If you mean to exclude carbon pollution, that would be a serious mistake.
Please explain your response "That would be a serious mistake." Do you mean it would be a serious mistake to correct it or if talking about it. Please excuse my ignorance but I just want to understand.
Quite a few folks are under the misapprehension that because carbon (or carbon dioxide) is 'natural', that it can't be a pollutant. Carbon dioxide, they point out, is a natural trace gas in the atmosphere. Sometimes they even go on to call it 'plant food.' The thought, I suppose, is that only toxins like, say, the cancer-causing PCBs are 'real' pollutants.
But the reality is that nitrogen, too, can be a pollutant (and frequently is, in ground runoff that over-fertilizes algae in rivers, lakes and oceans.) So is the equally-natural plant food phosphorus. Just because something is natural and beneficial in some amounts, doesn't mean that it can't be harmful in larger amounts. In environmental matters, as in others, you can definitely have "too much of a good thing." When you do, it's called "pollution."
So, with this context, ignoring carbon pollution would be a bad thing to do. There's very solid evidence that the carbon pollution we are imposing upon our atmosphere has had bad effects so far, and that they will get much, much worse if we continue to allow the pollution to worsen. And, as with the other forms of pollution quyler was probably thinking of, we can 'correct' carbon pollution. It's not cheap or easy, but it would be much cheaper and easier than suffering the consequences.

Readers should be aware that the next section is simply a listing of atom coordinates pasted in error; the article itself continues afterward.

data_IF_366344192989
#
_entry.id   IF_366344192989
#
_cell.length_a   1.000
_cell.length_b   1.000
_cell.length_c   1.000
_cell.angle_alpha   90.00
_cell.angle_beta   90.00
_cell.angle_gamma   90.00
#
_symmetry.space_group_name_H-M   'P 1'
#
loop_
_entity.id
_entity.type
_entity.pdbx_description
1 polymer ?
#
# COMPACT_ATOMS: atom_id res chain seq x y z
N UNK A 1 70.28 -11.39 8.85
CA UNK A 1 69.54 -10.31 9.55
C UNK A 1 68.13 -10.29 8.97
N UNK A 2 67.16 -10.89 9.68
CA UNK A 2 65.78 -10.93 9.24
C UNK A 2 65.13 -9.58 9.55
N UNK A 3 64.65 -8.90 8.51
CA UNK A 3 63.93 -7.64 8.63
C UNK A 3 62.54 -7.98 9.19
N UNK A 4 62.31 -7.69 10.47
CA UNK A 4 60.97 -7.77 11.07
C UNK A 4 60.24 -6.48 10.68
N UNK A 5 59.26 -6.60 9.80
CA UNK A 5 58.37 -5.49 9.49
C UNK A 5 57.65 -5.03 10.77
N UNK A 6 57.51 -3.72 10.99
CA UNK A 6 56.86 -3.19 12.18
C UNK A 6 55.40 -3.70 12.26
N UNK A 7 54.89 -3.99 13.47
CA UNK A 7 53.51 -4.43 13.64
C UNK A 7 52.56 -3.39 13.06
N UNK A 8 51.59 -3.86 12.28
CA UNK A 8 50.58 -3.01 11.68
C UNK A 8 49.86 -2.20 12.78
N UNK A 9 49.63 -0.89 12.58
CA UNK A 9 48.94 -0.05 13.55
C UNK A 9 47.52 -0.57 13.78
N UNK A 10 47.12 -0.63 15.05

This brings to my mind something I saw on the Weather Channel (one of my favorite channels.) Scientists were speculating that Mars may have been at one time similar to Earth but after centuries of harmful gases became what it is now. This would be a sad epitaph indeed for our planet.
"It looks a lot like a hurricane."
"But hurricanes don't form on the land."
These comments were uttered on the movie "Day After Tomorrow."
I was watching the Weather Channel this morning and heard a similar comment spoken on the Weekend Show. Boston, Portland and New York City have been bombarded by Winter Storm Neptune and the previous storms. And now Octavia is coming through taking a "pot shot" at the South before heading up North again! The weather has definitely changed in recent years. They have gotten over 80" of snow ... more than they've had in the past 2 years.
Something to think about!
by Randy Godwin 14 months ago
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by Susie Lehto 17 months ago
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|Remarketing Pixels||We may use remarketing pixels from advertising networks such as Google AdWords, Bing Ads, and Facebook in order to advertise the HubPages Service to people that have visited our sites.|
|Conversion Tracking Pixels||We may use conversion tracking pixels from advertising networks such as Google AdWords, Bing Ads, and Facebook in order to identify when an advertisement has successfully resulted in the desired action, such as signing up for the HubPages Service or publishing an article on the HubPages Service.|